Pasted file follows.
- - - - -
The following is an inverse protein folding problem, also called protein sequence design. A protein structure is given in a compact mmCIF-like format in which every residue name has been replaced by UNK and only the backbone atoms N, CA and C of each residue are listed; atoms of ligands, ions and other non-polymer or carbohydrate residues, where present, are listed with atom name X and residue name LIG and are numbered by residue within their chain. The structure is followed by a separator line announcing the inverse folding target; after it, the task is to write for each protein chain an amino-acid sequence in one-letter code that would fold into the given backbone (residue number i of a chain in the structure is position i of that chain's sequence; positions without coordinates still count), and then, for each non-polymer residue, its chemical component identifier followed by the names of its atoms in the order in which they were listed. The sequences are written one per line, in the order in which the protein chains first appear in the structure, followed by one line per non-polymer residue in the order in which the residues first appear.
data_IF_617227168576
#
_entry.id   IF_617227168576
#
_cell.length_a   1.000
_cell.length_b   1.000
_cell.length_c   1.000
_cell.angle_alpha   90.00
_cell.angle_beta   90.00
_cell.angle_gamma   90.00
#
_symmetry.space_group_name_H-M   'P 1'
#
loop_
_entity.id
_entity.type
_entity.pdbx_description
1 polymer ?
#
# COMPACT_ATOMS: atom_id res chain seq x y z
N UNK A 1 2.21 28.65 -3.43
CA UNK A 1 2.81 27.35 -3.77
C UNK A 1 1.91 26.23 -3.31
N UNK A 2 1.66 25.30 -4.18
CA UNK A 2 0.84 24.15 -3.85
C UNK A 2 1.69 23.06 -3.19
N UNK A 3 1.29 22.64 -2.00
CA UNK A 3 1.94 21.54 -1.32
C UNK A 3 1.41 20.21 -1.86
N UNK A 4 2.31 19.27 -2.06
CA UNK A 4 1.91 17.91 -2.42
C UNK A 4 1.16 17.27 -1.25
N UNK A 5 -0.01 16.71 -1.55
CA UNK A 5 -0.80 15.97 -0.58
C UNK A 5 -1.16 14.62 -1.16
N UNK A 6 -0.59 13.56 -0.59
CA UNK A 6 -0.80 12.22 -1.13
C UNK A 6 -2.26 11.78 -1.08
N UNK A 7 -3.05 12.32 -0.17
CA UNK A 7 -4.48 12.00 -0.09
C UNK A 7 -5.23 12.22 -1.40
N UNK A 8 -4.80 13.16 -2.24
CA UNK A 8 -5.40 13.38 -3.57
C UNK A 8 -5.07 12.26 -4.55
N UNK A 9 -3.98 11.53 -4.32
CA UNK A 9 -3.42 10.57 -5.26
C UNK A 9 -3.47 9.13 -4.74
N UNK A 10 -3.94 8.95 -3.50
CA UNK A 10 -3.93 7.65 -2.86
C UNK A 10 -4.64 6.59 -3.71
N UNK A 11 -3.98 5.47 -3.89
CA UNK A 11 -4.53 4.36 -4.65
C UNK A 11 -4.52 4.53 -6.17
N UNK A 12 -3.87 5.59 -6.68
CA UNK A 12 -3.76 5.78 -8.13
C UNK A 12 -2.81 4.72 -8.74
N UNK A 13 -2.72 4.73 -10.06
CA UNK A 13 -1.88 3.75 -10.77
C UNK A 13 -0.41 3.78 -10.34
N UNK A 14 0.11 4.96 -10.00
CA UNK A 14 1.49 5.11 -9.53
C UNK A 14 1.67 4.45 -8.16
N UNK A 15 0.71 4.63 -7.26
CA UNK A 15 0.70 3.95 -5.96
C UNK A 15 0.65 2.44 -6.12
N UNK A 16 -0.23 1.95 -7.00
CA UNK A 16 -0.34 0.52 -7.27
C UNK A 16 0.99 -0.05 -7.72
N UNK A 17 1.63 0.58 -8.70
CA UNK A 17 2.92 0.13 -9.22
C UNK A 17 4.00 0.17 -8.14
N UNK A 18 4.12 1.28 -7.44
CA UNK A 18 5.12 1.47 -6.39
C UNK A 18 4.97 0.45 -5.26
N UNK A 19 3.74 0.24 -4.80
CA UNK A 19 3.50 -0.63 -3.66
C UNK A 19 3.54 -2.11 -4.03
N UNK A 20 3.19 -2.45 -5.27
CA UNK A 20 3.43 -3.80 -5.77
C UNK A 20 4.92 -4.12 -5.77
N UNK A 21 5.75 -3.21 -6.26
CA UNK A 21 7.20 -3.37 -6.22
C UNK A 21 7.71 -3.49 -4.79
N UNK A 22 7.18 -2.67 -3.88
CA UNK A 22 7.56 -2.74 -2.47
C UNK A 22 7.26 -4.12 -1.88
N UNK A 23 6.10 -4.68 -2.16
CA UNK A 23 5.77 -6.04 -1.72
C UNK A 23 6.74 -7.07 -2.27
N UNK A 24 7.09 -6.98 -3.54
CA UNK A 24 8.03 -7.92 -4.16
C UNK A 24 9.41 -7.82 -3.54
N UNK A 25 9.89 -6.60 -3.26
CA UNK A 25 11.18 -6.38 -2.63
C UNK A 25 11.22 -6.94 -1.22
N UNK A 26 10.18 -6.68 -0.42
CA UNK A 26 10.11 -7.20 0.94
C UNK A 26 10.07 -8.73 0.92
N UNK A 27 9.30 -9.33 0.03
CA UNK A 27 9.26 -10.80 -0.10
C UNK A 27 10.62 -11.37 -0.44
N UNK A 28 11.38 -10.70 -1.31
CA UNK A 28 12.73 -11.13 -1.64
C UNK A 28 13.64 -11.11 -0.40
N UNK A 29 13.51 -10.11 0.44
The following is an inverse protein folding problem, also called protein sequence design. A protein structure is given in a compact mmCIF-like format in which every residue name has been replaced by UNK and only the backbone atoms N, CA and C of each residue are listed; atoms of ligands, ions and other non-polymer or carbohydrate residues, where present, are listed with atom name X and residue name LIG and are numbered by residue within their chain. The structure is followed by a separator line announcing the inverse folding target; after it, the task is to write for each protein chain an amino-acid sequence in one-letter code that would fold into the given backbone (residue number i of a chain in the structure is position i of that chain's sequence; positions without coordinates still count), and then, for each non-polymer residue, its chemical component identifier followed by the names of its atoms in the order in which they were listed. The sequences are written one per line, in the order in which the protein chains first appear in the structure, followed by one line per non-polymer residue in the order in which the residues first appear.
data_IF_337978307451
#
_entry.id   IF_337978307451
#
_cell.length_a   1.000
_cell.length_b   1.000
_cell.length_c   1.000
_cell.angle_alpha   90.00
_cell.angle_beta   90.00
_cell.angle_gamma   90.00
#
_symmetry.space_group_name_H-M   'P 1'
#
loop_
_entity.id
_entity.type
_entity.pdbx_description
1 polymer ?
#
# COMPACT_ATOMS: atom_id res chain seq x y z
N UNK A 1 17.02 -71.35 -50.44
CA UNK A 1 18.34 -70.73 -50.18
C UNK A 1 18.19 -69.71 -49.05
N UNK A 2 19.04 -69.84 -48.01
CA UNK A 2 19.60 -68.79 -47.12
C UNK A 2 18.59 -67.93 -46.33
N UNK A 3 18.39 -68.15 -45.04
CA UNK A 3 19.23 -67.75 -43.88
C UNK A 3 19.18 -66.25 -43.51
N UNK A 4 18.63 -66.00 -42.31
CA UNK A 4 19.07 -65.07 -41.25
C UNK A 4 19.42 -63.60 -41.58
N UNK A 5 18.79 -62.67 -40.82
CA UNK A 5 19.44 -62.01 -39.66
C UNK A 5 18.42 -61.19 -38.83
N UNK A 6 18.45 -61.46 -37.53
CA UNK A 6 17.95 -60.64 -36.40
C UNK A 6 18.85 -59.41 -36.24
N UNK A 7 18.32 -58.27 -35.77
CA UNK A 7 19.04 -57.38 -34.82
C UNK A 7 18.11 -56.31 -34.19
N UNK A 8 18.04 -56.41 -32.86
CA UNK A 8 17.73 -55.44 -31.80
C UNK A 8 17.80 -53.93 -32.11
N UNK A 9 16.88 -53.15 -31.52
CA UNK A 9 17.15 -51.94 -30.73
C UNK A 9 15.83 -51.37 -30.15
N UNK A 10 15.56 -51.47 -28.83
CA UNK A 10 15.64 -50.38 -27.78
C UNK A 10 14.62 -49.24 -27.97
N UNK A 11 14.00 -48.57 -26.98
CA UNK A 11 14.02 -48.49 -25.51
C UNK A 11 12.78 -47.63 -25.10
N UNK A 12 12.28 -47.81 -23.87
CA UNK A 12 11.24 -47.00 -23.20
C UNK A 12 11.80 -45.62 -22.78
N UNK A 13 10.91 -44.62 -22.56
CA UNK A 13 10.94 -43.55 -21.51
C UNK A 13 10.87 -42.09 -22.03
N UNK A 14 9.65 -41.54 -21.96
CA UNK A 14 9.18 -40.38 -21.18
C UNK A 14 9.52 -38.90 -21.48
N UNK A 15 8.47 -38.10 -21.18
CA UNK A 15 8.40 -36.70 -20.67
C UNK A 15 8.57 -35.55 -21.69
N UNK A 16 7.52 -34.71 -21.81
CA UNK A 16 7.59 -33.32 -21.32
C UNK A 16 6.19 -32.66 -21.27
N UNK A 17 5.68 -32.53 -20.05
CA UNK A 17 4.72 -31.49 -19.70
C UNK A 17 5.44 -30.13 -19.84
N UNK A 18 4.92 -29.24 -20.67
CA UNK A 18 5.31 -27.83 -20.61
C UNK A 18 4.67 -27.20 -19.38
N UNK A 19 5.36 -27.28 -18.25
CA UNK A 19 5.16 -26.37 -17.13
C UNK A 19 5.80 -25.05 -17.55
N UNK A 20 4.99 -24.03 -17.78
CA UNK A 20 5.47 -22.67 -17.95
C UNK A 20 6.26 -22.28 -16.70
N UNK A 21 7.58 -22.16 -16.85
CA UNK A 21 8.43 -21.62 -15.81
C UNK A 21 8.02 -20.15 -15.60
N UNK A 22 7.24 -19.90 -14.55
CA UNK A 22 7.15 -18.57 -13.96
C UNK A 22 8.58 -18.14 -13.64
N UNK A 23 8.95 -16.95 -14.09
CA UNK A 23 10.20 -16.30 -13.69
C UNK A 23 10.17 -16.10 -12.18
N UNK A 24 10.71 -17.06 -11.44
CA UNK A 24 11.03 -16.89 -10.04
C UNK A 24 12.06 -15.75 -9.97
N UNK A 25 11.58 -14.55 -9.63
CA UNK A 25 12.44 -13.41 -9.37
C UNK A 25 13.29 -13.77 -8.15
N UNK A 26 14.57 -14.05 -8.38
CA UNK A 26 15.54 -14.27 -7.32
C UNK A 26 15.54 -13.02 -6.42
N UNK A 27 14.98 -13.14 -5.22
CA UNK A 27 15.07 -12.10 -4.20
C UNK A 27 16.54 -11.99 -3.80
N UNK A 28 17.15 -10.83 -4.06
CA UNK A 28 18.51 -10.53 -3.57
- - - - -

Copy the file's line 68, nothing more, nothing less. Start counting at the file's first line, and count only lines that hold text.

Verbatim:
CA UNK A 16 -0.34 0.52 -7.27